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Proceedings of the Colored Convention of the State of Kansas, Held at Leavenworth, October 13th, 14th, 15th, and 16th, 1863
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Tennessee, in the earlier and better days of the Republic. And shall Kansas lag behind when the question is one of freedom? Kansas, child of freedom, and prize of many a well fought field!
Kansas, born in the throes of a mighty conflict for liberty and justice, will not, can not, prove recreant to the great principles that stood her sponsors at the baptismal font, and still claim the obedience of her child.
Citizens of Kansas, there is not a cowardly time-server, malignant Copperhead, or hateful Border Ruffian, still lingering in and polluting your state, who will not oppose the granting of our request. The question for your consideration is, whether you will take counsel of your enemies to the prejudice of your friends, however humble they may be. We say, "take counsel from enemies. They will exclaim, "What, will you grant to ignorant negroes, just escaped from slavery, the dearest right of the freeman--a right that requires so much intelligence for the proper exercise thereof?" The argument predicated upon the general want of intelligence among the colored population might at first sight seem weighty; but a good cause was never lost because it could not be defended by the best reasons.
The argument that black men should not vote, because ignorant, is met by the observation that many ignorant white men vote--the want of intelligence among them not working a forfeiture of a natural and inherent right. We contend that our right to vote is natural and inherent; resting it upon the fact of our being born in this country, and upon the form of government under which we live. While we mainly rest our claims on the immutable principles of right and justice, yet there are other and weighty considerations of public policy, which may be urged in favor of extending to the black population generally the elective franchise.
The political equilibrium has been destroyed, and the politics of this country corrupted to an alarming degree by an ignorant and alien mass of voters. Alien alike in birth, religion, and habits of thought. Corrupt, they have corrupted. Brutal, they have brutalized. Acting as a unit, they have disturbed the balance of parties, and elevated to the Presidency men distinguished only for cunning and subserviency to the slave power.
It is the conviction of every thoughtful mind that in the future, as in the past, this disturbing element will be the prize for which demagogues will contend, mutually corrupting each other to the ill of the nation and the reproach of Republican institutions. Should the right of suffrage be extended to the black population, a counterpoise will be found to this disturbing elements. No argument being necessary to convince all that the blacks will vote en masse on the side of liberty, union and the supremacy of the General Government.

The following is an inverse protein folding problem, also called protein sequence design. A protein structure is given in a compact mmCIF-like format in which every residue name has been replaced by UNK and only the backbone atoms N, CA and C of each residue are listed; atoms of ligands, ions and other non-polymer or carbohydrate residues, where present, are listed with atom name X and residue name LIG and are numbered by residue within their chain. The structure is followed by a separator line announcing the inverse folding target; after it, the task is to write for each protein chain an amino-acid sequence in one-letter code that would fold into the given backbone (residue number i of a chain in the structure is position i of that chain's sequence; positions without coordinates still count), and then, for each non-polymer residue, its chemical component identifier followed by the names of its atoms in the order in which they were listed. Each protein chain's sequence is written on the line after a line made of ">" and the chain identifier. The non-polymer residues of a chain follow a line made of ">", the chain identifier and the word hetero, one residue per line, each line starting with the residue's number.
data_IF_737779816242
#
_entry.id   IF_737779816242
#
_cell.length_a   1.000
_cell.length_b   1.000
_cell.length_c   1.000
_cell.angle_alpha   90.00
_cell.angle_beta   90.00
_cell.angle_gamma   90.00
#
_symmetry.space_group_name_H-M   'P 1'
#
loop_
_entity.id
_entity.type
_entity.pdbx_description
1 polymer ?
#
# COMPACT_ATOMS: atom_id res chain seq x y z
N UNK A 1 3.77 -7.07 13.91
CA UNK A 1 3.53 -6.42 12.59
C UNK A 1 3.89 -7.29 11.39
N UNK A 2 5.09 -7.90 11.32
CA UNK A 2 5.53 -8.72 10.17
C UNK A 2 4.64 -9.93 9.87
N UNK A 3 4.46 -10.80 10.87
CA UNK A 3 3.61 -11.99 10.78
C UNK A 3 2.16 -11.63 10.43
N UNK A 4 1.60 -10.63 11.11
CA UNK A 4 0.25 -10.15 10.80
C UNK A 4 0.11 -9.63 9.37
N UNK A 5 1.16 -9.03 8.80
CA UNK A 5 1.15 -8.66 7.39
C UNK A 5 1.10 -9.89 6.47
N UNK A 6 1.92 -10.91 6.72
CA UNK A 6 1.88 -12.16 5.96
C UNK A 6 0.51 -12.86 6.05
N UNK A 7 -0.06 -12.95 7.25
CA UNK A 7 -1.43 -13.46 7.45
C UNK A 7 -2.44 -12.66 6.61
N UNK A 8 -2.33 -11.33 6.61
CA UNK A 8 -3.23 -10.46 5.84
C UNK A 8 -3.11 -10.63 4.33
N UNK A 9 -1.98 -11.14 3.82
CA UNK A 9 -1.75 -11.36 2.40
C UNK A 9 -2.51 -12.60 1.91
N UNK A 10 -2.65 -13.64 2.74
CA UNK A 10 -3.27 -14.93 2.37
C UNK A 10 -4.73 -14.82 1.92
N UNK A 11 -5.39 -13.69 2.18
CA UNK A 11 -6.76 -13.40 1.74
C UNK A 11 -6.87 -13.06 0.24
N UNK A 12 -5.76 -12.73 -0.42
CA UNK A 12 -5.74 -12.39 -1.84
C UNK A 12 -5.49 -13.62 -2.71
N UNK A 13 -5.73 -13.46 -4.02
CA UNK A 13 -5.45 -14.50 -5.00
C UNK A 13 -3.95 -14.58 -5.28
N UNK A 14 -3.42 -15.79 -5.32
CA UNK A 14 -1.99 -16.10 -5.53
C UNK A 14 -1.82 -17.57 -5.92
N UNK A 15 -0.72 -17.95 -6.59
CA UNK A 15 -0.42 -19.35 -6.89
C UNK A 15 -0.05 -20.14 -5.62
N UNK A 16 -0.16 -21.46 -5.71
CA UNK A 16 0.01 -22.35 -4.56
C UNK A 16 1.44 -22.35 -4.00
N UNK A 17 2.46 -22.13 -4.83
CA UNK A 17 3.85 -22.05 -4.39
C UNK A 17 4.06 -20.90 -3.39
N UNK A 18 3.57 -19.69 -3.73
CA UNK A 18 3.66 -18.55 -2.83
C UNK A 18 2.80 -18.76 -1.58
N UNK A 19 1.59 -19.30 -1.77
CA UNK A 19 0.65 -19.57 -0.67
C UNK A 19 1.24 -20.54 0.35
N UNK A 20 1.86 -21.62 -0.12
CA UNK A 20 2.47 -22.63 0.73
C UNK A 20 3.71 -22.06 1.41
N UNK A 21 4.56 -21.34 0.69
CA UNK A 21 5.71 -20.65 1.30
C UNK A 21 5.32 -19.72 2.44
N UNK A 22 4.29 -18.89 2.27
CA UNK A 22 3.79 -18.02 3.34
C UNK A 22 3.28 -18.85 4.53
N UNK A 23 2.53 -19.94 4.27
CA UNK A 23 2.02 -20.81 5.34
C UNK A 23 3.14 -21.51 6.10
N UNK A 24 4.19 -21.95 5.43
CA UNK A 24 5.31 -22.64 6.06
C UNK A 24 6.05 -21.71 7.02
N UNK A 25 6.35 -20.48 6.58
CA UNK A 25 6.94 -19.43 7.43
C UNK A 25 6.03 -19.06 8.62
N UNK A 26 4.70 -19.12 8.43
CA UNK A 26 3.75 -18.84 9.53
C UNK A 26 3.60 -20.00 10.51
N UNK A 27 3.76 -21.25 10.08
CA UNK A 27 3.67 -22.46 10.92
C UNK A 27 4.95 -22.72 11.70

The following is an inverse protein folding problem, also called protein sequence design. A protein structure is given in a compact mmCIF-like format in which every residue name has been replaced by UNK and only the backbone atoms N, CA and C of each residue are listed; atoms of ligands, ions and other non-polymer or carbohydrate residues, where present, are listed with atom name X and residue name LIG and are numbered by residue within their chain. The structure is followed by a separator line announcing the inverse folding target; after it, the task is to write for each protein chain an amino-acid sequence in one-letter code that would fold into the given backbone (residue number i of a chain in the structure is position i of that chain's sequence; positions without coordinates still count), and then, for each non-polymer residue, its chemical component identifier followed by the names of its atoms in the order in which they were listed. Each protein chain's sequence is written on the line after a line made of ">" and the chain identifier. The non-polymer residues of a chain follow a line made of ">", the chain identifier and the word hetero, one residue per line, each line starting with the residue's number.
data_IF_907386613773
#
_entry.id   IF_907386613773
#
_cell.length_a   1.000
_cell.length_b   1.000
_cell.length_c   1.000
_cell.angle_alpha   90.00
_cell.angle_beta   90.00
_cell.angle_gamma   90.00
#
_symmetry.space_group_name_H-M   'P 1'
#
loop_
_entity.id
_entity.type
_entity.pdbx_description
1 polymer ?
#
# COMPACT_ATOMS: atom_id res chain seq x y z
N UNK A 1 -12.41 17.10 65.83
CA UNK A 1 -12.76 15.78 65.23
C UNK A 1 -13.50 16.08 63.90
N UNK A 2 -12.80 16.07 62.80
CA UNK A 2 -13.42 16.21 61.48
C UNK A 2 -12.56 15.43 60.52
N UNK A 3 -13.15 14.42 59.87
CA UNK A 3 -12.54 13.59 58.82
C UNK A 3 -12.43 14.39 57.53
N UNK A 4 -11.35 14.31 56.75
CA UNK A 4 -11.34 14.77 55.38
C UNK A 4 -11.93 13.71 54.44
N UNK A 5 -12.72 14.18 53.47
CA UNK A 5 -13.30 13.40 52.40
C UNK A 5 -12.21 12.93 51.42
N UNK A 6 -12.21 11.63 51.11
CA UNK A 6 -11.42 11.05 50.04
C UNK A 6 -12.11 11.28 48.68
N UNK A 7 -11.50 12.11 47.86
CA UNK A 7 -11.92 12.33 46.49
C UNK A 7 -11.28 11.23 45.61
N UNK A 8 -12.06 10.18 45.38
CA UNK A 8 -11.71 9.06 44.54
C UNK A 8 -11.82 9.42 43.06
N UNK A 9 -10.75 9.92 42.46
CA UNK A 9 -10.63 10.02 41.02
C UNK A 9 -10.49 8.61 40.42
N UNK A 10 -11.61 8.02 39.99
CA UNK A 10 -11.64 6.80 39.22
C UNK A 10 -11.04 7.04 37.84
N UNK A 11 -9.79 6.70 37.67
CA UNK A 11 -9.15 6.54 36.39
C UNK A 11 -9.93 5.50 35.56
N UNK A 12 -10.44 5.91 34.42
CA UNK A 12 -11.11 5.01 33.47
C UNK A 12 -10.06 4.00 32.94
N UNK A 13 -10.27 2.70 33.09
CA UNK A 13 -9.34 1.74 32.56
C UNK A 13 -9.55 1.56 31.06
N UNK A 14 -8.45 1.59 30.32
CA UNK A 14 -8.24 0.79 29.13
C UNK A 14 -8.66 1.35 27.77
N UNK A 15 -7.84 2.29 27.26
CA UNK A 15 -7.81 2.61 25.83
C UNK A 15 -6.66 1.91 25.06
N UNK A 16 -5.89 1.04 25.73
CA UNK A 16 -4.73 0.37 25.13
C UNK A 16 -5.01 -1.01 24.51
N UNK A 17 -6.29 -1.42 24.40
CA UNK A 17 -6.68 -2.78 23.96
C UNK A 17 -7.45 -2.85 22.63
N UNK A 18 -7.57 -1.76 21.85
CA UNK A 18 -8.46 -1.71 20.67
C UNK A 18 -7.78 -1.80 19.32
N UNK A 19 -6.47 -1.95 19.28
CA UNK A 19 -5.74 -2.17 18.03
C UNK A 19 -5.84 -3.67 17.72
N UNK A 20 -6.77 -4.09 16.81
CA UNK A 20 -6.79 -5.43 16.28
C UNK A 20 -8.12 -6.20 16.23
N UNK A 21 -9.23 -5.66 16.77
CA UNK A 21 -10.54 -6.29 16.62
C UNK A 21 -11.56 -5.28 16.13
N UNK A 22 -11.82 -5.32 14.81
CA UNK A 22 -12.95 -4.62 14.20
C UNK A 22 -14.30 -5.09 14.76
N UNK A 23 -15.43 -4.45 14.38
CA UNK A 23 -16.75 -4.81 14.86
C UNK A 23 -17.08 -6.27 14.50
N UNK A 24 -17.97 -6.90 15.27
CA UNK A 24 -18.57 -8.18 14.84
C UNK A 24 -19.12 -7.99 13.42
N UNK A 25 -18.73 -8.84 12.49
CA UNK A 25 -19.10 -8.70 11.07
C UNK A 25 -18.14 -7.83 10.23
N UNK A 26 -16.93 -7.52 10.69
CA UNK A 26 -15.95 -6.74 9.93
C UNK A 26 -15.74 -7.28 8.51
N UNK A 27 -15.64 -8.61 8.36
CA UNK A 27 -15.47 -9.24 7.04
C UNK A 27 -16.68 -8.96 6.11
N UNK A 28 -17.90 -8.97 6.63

A knowledge of the good use they will make of the right when acquired, will silence the objections of every truly loyal and patriotic man. It is a knowledge of the noble uses to which they will apply their newly acquired rights, that embitters the opposition of corrupt and disloyal men. Men now seeking the ruin of their country to the end that they may the more completely run riot in their hatred of liberty and justice. But you will not receive inspirations from the depraved and the disloyal.
You will reflect that our misery is not necessary to your happiness. That your rights can never be secure whilst ours are denied. That if you would propitiate the good genius liberty, at whose benignant smile deserts bloom, you must worship her in spirit and in truth. Remember, that as in architecture, that building is most secure whose base is broadest, so in politics, that government is most permanent, whose base rests on the broadest foundations of justice and liberty. We beg you to condemn that atheistical and brutal dogma that "might makes right." Power creates duties. The fact that we are weak, and you are strong, so far from justifying you in oppressing us, only multiplies our claims on you. With nations, as with individuals, duties are measured by capacities.
In conclusion, we ask you to remember that out of a population of 7,000, we furnished 2,000 soldiers to the Army of the Government, now seeking by the stern arbitrament of the sword to vindicate the offended majesty of laws, and preserve intact the unity of the nation. These soldiers are acknowledged, by universal acclaim, to be equal to any in the great essentials of the soldier; obedience, aptitude for discipline, and courage in the presence of danger. They, emulous of the just renown of the white soldiers
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